7 Part (b): mass of AgCl? (0.100 mole CaCl 2 ) x 2 mole AgCl 1 mole CaCl 2 = mole AgCl (0.200 mole AgCl) x 143 g AgCl 1 mole AgCl = 28.6 g WORK MORE PROBLEMS!!! 5. Titrations Titration End-point Indicator An unknown amount of one reactant is combined exactly with a precisely measured volume of a standard solution of the other. When exactly stoichiometric amounts of two reactants have been combined. Substance added to aid in detection of the endpoint (usually via a color change) Vinegar is an aqueous solution of acetic acid, HC 2 H 3 O 2, which is often written as HAc for simplicity. A 12.5 ml sample of vinegar was titrated with a M solution of NaOH. The titration required ml of the base solution in order to reach the endpoint. What is the molar concentration of HAc in vinegar? NaOH (aq) + HAc (aq) NaAc (aq) + H 2 O (15.4 ml NaOH) x mole NaOH 1,000 ml x 1 mole HAc 1 mole NaOH M = = mole HAc mole HAc (12.5 ml) (1 L / 1000 ml) = M Page 7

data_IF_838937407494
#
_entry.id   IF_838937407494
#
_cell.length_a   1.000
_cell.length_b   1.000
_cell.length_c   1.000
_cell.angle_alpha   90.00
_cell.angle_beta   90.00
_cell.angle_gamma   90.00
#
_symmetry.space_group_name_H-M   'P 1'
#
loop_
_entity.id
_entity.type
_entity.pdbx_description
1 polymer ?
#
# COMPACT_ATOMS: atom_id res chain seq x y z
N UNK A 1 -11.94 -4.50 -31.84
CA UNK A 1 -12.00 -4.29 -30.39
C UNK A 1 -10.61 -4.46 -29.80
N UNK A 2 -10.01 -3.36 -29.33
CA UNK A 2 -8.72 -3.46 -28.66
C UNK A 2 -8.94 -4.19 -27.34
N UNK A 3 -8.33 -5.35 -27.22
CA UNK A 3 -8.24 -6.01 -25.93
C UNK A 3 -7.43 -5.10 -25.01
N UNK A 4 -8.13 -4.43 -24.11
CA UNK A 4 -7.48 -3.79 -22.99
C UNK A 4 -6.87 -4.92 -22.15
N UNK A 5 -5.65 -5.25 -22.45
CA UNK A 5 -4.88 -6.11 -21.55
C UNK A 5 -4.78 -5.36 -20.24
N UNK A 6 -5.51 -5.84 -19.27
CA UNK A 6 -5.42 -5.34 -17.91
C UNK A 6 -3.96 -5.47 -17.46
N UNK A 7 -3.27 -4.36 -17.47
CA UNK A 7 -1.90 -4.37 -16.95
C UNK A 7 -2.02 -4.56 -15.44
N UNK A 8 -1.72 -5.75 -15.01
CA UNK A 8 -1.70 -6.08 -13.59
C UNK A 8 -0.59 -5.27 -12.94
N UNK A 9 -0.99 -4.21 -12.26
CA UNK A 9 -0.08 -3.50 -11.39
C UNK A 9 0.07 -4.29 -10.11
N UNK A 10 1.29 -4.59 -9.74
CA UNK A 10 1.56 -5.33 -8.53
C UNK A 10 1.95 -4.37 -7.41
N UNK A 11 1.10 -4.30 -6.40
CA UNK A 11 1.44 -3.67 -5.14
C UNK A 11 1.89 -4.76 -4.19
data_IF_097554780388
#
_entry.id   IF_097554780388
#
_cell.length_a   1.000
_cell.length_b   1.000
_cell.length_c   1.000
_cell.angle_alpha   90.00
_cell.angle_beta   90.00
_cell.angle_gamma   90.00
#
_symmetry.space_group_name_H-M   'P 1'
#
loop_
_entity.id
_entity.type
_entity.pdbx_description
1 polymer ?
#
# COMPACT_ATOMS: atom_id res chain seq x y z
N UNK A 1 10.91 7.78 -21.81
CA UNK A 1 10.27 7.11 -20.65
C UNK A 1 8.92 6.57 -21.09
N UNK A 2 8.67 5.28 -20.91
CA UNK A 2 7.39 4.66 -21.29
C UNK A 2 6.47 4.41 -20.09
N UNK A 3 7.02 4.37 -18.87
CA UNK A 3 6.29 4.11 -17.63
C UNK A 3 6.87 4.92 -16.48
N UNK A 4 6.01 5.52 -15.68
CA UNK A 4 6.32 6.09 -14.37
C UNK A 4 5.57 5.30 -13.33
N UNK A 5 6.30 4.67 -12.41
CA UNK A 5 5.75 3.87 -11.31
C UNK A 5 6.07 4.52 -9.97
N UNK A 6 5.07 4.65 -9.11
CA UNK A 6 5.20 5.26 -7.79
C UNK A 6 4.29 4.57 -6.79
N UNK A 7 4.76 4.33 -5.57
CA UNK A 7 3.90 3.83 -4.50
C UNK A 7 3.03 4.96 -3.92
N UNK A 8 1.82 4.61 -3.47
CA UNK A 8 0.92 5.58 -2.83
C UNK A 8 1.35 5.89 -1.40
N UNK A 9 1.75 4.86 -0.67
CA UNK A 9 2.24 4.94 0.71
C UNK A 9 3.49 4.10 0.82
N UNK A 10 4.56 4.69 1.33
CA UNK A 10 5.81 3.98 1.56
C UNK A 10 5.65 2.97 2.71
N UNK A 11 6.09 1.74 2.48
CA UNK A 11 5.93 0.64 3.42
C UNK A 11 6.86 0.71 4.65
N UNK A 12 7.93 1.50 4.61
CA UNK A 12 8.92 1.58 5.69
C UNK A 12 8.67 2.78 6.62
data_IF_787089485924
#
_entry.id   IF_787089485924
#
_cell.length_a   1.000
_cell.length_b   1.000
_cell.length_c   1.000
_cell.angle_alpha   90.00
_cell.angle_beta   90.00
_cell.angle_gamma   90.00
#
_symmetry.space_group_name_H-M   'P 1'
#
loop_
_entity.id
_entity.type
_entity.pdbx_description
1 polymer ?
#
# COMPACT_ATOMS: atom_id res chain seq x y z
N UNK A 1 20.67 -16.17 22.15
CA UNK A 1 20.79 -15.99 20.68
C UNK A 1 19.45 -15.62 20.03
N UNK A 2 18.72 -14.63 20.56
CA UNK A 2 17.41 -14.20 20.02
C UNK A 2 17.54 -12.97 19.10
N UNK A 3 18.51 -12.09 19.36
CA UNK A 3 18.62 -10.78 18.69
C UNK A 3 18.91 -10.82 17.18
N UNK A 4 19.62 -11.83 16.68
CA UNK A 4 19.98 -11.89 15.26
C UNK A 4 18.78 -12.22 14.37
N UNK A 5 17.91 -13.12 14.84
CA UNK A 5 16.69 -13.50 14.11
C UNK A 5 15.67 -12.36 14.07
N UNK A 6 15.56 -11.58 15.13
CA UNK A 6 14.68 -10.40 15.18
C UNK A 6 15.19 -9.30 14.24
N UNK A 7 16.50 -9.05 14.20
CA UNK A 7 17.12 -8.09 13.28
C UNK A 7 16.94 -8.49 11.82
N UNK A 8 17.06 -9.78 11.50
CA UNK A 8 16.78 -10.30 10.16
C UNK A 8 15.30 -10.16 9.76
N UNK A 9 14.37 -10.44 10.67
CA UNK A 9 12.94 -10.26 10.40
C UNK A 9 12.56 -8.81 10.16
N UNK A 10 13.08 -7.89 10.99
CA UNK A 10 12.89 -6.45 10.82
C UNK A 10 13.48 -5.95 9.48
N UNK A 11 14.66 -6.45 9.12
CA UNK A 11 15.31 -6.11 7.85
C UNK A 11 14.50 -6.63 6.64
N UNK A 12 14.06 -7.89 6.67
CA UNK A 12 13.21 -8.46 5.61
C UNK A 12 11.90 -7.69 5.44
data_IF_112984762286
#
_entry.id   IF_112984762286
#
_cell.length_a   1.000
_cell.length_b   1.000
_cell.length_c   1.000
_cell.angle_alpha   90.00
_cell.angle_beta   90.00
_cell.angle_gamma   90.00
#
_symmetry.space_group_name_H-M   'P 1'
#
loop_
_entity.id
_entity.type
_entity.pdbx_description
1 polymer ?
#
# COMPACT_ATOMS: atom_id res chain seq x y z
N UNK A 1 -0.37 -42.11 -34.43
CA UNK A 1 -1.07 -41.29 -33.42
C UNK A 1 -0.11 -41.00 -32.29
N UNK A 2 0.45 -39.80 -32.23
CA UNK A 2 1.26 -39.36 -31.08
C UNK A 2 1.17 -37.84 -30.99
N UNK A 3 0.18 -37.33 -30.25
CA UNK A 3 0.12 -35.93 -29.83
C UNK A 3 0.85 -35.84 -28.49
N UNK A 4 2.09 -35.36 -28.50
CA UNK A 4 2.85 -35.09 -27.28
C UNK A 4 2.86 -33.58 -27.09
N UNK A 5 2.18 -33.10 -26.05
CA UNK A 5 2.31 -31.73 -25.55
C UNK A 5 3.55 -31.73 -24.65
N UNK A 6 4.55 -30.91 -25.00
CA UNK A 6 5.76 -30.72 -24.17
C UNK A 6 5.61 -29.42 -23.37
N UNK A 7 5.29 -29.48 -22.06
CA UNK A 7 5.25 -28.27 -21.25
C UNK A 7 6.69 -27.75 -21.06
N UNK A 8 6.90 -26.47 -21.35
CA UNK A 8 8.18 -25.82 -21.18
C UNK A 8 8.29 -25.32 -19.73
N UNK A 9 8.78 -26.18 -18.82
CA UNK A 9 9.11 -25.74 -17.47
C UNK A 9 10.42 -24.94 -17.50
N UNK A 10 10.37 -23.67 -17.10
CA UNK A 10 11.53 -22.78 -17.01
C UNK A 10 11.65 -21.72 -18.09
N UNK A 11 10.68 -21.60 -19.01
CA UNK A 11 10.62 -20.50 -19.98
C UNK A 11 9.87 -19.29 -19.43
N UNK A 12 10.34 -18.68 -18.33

8 Electrolytes 1. Dissociation Reactions of Salts (in aqueous solution) Electrolytes are solutes that produce ions in solution via dissociation (these solutions can conduct electricity) e.g., NaCl (s) Na + (aq) + Cl- (aq) (NH 4 ) 2 SO 4(s) 2 NH 4 + (aq) + SO 4 2- (aq) these are "strong" electrolytes % ionized some substances are "weak" electrolytes -- partially ionized (< 100%) or, "non-electrolytes" -- not ionized at all 2. Acids and Bases as Electrolytes Arrhenius acid-base concept Acid = H + supplier e.g., HNO 3, HCl, H 2 SO 4, etc. HNO 3(aq) H + (aq) + NO 3 - (aq) (see later section for "correct" reaction) Base = OH - supplier e.g., NaOH, Mg(OH) 2, etc. NaOH (s) Na + (aq) + OH- (aq) 3. Acid-Base Neutralization Reactions Acid + Base Salt + Water e.g., HNO 3(aq) + NaOH (aq) NaNO 3(aq) + H 2 O H 2 SO 4(aq) + 2 KOH (aq) K 2 SO 4(aq) + 2 H 2 O Page 8